New books this month from the likes of Jada Pinkett Smith, Britney Spears, John Stamos and Jeopardy! champion Amy Schneider have made the headlines, often more than once, and not always for happy reasons. Pinkett Smith, for instance, disclosed in her book that she and her superstar husband, Will, have been separated since 2016. Spears revealed, among other things, that she had an abortion while dating Justin Timberlake. Meanwhile Full House alum Stamos recalled catching an ex in bed with Tony Danza, of all people, and Schneider wrote about struggling with her body image before she completed her gender transition. All of this was published before fans had even had time to buy and read the books.
So does this help sales or maybe even hurt them, since people no longer have to buy the books for the juicy stories?
Carrie Thornton, who's vice president and publisher of Dey Street Books, an imprint of Harper Collins Publishers, says it's the former. And she should know. In the last few years, Dey Street has published memoirs from celebs including Gabrielle Union, Paris Hilton, Pamela Anderson and Jessica Simpson. They're also behind Pinkett Smith's book, which Thornton edited.
As Thornton tells it, publishers do sometimes consider the potential for over-saturation. They plot the release of excerpts or audio clips and other publicity carefully, especially when it comes to the very first stories that come out about an upcoming book. They want that to "set the tone" as well as they can, she says.
"But publicity is publicity," Thornton says. "And when your book penetrates culture and the zeitgeist, that's a really huge success in a lot of ways... It's a very noisy world, and it's great when a book really becomes something that everybody's talking about. It always feels good."
"Publicity is publicity, and when your book penetrates culture and the zeitgeist, that's a really huge success in a lot of ways
Madeleine Morel, whose agency 2M Communications Ltd. represents ghostwriters who collaborate with celebrity authors, cites Prince Harry's book, Spare, that was released to much fanfare in January. It sold 3.2 million copies worldwide in its very first week, despite blanket coverage of what was in it.
"For the right celebrity," she says, "people are always interested in reading more."
It helps too if a book is well written, because it could net positive press. Morel cites memoirs from Viola Davis, who released Finding Me last year, and the late Cicely Tyson, author of 2021's Just As I Am, as examples of books that received rave reviews.
Not every celebrity memoir is a hit, though. Both Morel and Thornton say that having a celebrity who's going to work with a publisher to promote a book but who also creates something worth promoting at all, is key.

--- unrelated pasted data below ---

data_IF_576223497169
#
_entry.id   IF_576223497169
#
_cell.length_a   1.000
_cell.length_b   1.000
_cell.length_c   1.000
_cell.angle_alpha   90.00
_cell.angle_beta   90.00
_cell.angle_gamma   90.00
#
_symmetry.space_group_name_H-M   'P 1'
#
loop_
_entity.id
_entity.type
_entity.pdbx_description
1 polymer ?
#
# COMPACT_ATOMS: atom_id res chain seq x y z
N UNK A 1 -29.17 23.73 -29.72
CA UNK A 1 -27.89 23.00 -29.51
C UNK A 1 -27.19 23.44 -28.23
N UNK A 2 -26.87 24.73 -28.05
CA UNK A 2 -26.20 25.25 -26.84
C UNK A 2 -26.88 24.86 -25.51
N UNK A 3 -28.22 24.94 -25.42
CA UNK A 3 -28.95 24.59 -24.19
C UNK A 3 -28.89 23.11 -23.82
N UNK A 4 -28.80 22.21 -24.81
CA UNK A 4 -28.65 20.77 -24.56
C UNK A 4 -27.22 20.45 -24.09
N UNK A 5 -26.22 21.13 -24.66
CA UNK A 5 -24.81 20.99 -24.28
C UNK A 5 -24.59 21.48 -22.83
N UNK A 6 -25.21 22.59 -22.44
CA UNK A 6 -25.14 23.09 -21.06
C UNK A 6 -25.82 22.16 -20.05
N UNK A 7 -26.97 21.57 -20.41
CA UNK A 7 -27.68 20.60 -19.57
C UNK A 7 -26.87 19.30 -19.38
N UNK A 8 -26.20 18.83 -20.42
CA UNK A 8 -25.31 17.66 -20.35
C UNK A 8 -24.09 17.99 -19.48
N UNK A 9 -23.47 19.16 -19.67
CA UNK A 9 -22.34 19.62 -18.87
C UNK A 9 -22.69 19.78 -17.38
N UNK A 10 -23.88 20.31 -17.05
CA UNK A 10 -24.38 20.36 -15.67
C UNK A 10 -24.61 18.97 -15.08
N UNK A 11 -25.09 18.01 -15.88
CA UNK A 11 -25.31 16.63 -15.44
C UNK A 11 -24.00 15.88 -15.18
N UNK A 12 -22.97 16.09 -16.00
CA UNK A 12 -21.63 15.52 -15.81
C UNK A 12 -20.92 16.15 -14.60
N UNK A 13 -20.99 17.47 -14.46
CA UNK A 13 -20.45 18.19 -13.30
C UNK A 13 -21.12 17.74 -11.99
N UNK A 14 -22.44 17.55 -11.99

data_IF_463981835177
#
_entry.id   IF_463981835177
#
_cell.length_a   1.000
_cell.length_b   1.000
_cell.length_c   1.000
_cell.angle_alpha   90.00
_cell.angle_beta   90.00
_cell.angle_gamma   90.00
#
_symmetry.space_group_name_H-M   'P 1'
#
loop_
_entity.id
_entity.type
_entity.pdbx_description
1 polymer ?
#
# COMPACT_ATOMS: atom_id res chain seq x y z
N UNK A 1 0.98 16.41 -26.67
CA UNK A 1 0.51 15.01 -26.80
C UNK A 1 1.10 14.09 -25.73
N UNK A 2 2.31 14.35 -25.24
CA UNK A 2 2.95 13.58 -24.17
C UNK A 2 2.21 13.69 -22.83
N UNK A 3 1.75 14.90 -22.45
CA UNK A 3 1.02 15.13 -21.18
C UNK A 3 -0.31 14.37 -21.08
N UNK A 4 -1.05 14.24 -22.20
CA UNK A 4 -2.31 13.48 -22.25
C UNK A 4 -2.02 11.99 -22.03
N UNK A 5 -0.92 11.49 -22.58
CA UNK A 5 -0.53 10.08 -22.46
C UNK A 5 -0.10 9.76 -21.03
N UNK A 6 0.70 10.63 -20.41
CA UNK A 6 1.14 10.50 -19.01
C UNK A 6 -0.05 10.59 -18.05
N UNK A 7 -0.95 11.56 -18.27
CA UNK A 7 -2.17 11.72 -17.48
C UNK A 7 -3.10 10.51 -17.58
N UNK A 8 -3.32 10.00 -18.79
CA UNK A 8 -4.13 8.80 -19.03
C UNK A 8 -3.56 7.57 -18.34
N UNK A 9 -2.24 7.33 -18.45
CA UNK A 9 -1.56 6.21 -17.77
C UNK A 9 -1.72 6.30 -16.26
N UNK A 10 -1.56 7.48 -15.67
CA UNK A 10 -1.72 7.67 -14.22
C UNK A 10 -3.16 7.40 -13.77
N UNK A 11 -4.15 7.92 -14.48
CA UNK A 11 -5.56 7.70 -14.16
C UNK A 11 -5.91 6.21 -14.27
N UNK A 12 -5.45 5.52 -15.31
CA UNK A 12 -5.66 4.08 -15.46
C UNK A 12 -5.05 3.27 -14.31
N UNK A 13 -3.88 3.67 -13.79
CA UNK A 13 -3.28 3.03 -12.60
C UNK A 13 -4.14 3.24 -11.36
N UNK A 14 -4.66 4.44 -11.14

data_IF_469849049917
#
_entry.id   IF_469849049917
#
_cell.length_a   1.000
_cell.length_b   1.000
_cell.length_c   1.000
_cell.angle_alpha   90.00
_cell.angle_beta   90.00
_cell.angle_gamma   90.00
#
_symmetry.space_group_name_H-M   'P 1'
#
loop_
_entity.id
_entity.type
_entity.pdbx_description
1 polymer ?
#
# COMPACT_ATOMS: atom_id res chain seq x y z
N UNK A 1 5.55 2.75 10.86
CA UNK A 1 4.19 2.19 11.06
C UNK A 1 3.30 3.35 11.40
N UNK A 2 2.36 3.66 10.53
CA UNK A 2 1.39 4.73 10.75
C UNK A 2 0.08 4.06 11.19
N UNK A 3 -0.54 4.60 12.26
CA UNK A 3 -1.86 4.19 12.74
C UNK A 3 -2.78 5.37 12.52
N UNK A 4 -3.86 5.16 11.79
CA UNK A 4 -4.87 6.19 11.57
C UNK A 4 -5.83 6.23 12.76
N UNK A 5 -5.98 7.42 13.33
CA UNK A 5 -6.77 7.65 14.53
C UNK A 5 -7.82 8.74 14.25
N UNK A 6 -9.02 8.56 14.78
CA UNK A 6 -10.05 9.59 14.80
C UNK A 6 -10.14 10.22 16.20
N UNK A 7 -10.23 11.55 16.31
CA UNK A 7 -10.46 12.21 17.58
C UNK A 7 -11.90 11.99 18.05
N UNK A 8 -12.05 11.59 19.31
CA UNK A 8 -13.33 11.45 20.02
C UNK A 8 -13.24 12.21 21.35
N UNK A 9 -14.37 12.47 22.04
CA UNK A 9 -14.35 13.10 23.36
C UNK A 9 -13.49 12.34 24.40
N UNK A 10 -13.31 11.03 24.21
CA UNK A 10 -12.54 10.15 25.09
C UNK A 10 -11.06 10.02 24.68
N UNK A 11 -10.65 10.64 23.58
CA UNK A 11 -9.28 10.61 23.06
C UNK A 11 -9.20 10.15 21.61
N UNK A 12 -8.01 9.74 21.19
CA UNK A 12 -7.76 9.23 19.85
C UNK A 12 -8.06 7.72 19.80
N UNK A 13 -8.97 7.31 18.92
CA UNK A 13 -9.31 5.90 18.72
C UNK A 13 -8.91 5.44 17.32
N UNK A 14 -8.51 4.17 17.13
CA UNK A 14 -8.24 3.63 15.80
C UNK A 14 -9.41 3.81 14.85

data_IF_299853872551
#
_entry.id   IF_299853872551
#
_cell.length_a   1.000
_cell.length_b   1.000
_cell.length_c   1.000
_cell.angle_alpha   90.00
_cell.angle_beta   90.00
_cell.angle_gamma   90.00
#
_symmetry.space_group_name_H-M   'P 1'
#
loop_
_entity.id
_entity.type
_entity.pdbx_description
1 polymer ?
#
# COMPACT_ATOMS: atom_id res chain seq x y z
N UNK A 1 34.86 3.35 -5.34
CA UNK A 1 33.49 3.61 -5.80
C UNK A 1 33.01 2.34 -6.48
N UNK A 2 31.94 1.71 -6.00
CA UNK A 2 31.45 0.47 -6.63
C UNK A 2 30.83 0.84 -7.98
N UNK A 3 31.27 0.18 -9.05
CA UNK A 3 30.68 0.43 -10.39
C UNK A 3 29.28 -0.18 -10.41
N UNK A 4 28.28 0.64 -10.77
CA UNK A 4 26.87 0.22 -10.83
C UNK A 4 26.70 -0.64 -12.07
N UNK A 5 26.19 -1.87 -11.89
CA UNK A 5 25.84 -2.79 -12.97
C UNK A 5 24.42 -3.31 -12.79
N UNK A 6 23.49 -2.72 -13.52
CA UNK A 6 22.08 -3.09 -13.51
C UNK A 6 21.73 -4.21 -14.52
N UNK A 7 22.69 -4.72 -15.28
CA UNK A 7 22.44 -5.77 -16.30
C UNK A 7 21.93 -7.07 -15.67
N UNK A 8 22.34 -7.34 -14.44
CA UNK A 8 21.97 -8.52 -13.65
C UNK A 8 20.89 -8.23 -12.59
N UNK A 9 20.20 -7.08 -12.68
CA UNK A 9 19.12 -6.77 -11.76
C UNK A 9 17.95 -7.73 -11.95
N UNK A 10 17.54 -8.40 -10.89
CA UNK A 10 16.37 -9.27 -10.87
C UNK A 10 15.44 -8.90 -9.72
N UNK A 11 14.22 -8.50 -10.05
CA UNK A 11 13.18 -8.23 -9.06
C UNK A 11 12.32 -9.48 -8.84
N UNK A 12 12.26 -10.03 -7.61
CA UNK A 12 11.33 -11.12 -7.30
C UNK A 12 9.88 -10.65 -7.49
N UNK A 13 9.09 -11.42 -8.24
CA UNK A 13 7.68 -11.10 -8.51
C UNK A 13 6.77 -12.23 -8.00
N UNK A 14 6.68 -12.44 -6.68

The 2023 celebrity memoir
Thornton says authors have to be willing to expand beyond what someone can find on Instagram.
"What was a celebrity memoir 20 years ago, 15 years ago, is very from what a celebrity memoir has to be today, because of social media and because of the accessibility that the public has to celebrities," Thornton says. "There's just so much more available. Celebrities are very much at our fingertips. We feel like we know them."
As the host of Red Table Talk, her former show that tackled subjects including race, sex and addiction, Pinkett Smith has experience with this.
"She is a deeply spiritual person who's read extensively and has studied extensively and she's had this long journey through her life... she's really given it a lot of thought," Thornton says. "So she wanted to give back, especially to her female readers."
When asked about the process of working with Pinkett Smith, Thornton says, "It's sort of like, well, you're gonna take this leap and do this. You might as well do it for real."
The Jessica Simpson example
As Thornton sees it, it all starts with a story that's relatable to readers and compelling enough that it would work without fame. Then comes the book clubs and fairs and conferences.
"We need to know that when we send somebody out, that they're really gonna be our partners in the promotion of their book," Thornton says. "And more and more that means not just the traditional five days of publicity. That means a really long partnership that begins with acquisition that goes for months and months after. If the book is something that they're incredibly proud of and we're all partners together, then we can have a really long and successful and fruitful situation where the book is something that they're promoting for a very long time because it's changed the public's perception of them. And that's a great thing to happen."
"She was someone who really was just regarded as like a C-level, blond pop star from the '90s who had taken this turn into branding and clothing," Thornton says. "And the book, I think, really repositioned her as someone who is a mogul, a business person who had a really deeply difficult struggle in her journey."
Simpson's candidness paid off when her book became a New York Times bestseller.
Thornton says her goal with all celebrity memoirs is to make it much more than a headline, but a beloved book that truly moves people.